MATERIALS AND METHODS

Recordings of 36 Red-vented Bulbuls were madein their natural habitats in Dehradun (30º26'N; 78º06'E) between May 2002 and June 2003. Some recordings were also made in Srinagar, Garhwal (30º21'N; 78º77'E), the lower hills of Mussoorie and Chilla range of Rajaji National Park, Haridwar (29º55'N; 78º08'E). The habitat of the main study area was sub-urban. All sites were within a 100 km radius. Sounds were recorded using Sony CFS 1030S or Sony PCM-M1 or Marantz PMD 222 sound recorders and JVC MZ-500 or Sennheiser ME-66 microphones. Behavioral correlates were used to infer the possible meanings of signals (Byers 1996).

These recordings were digitized using M-Audiophile 2496 (sound card) at a sampling rate of 22.5 to 48 kHz and 16-bit resolution. After editing, cuts of high quality recordings were analyzed with the help of Avisoft SAS Lab Pro (version 4.1) software. All spectrograms were produced with the following settings: 512 FFT-length, 75% Frame, Hamming window and 87.5% time window overlap. In the present study, minimum frequency, maximum frequency, range of frequency, dominant frequency (frequency of maximal amplitude), duration and gap in signals were measured to define the acoustical features of the vocalizations. Number and types of elements, rate of production and complexity levels (types of elements per minute) were also measured. Results were expressed as mean ± SE. Non-parametric statistics (Mann Whitney U-test) were used as most data were not normally distributed.

 

RESULTS AND DISCUSSION

PHYSICAL CHARACTERISTICS AND BIOLOGICAL SIGNIFICANCE OF SONGS

Individuals sang throughout the year. 143 song samples (2-8 min. duration) were analyzed. Most songs were discrete type (88% of the total) composed of strophes (phrases) preceded and followed by temporal gaps. In a song bout, usually the same types of strophes were repeated several times in a stereotyped manner with minor structural variations of elements before switching to another type of strophe. For example, in figure 1A the element a in phrase 1 is slightly different in structure to phrase 2. Sometimes a single element type was found interjected between two distinct strophes (n=16). Incomplete strophes were also identified (n=23). Duration of strophes was 0.65 to 1.2s (0.79±0.08, n=124) and the gap between strophes was 3 to 12s (4.64±0.06, n=124). The frequency varied from 0.86 to 8.0 kHz, but in most phrases it varied from 1.5 to 4.5 kHz. Most strophes (n=93) were composed of 2 to 6 elements that were often dissimilar in structure.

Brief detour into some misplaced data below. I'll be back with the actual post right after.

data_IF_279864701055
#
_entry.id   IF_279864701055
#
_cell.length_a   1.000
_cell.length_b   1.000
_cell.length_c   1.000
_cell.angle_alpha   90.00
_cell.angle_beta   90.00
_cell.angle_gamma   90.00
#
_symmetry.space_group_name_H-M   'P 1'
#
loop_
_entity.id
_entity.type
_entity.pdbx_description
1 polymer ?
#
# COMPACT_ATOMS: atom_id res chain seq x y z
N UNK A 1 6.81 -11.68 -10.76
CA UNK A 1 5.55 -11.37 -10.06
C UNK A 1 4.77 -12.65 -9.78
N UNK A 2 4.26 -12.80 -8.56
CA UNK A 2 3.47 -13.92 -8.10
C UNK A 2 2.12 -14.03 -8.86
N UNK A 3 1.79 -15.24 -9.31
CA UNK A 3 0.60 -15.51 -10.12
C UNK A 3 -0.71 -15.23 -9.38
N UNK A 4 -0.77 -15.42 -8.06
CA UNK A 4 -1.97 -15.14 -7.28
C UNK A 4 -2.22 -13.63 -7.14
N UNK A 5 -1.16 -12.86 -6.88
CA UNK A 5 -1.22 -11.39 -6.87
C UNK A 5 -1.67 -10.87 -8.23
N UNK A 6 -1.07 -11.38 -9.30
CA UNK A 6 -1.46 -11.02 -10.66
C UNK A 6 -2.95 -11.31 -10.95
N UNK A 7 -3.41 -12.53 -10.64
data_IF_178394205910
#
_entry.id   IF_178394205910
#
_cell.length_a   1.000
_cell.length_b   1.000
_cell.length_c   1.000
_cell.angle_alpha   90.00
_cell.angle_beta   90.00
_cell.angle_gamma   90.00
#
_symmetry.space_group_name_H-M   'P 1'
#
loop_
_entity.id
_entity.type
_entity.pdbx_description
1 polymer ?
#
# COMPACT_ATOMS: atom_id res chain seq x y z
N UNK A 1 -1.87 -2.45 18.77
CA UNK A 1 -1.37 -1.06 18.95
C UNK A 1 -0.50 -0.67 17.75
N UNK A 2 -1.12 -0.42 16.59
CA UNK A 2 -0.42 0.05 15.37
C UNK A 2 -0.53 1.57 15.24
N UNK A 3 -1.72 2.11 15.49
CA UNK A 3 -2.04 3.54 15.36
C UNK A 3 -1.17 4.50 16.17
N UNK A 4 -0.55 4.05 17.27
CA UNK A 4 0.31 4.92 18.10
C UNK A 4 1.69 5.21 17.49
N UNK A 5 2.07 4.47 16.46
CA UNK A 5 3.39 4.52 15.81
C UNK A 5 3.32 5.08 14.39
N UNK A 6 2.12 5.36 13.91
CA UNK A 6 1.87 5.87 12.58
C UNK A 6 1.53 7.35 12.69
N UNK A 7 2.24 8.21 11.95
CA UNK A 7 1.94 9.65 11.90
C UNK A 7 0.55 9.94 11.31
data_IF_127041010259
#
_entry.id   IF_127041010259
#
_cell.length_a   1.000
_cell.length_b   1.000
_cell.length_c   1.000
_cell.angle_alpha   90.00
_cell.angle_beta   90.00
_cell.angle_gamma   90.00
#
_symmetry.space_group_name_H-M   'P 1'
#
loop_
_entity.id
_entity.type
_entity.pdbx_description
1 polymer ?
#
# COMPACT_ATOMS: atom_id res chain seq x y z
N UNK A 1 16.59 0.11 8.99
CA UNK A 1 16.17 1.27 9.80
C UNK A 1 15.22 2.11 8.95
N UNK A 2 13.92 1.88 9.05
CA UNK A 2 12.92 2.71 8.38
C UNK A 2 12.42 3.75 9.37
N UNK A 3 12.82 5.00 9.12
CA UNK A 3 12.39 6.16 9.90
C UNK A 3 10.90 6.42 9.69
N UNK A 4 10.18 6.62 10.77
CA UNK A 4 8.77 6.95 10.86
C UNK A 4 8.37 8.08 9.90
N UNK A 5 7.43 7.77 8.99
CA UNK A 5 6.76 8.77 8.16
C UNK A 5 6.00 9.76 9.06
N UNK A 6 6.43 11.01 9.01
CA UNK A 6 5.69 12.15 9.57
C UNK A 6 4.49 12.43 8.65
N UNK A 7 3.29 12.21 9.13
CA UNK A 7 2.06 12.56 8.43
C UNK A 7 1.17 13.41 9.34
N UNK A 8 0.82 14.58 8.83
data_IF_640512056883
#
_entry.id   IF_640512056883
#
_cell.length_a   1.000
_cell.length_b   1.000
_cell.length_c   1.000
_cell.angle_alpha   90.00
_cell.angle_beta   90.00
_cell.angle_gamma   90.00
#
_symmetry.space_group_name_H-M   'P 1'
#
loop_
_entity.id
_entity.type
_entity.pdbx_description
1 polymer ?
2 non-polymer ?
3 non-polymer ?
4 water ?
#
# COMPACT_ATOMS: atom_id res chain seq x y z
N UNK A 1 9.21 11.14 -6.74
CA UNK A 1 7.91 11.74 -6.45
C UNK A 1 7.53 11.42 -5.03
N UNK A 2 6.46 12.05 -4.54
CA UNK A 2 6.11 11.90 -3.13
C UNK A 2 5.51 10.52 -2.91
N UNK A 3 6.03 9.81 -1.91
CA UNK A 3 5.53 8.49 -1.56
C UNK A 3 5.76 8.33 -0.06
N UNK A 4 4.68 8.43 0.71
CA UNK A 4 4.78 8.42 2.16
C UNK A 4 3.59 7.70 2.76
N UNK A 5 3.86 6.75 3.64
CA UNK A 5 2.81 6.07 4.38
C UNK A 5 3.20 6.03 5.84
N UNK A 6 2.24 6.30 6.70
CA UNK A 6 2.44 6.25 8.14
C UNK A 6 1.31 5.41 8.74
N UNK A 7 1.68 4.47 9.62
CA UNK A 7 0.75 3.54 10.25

Behavioral observations revealed that the biological function of song in this species appeared to be to maintain pair-bonds and the synchronization of breeding activities. In some recordings (11.9% of the total observations, n=17), singing rate (phrases per minute) and song complexity levels (types of elements per minute) were much higher (about four times) than in the other song recordings (Fig. 1B). It seems that the species used two categories of songs: Type-A songs (88.1%) were commonly sung throughout the year to maintain pair-bonds, and Type-B songs (11.9%) were more rare and most likely used for mating purposes.

In contrast with most temperate songbirds, male and female were observed singing throughout the year, but not dueting. In most cases (n=78), only one bird (probably male) in a pair was observed singing at a time. Mate guarding was also observed. In South Africa, some Pycnonotus species have been reported to use their vocalizations for territory advertisement (Lloyd et al. 1996), but in the current study no territorial conflict or advertisement was observed.

TYPES OF CALLS AND THEIR CONTEXT OF PRODUCTION

Different types of calls were identified. On the basis of their acoustic characteristics, these calls were classified into simple calls and complex calls.

(A) Simple calls: these calls were stereotyped, composed of elements with similar physical characteristics and structure, and made up of a series of monosyllabic notes.

1. Alarm calls. Two types of alarm calls were observed (Fig. 2).

 








 

Type I - When a predator such as sparrow hawk, eagle, tree-pie, owl, mongoose or cat appeared in the vicinity of the bird, the birds emitted Type I calls (phonetically rendered as twe...twe...twe...) and stood with erect crest (about 80 to 90 degree from horizontal plane) to alert the conspecifics. This was a fast, stereotyped sound composed of elements with wide frequency range (0.94 to 7.00 kHz). The average duration was 0.1 ±0.005s with intervals of 0.12 ±0.01s. The rate of emission was 327±14 notes per minute.

Two patterns of production were identified. Mostly, individuals produced elements with almost equal temporal gaps (Fig. 2A). In some cases, birds produce these elements in groups of 2 to 6 elements with larger inter-group gaps (0.38 ±0.02, n=18) (Fig. 2B). However, differences in the behavioral context were not seen.

Type II - Type II calls had a narrow frequency range (1.2 to 3.78 kHz) compared to Type-I calls (Mann Whitney U-test; Z = -5.99, P < 0.001). The duration of notes and interval was comparatively higher, while the rate of production was much lower than in Type-I calls (Z = -4.32, P < 0.001). The birds emitted Type-II calls when their nest or nestlings or fledglings were in high danger due to a closely located predator (20 to 30 m from the nest/ fledglings).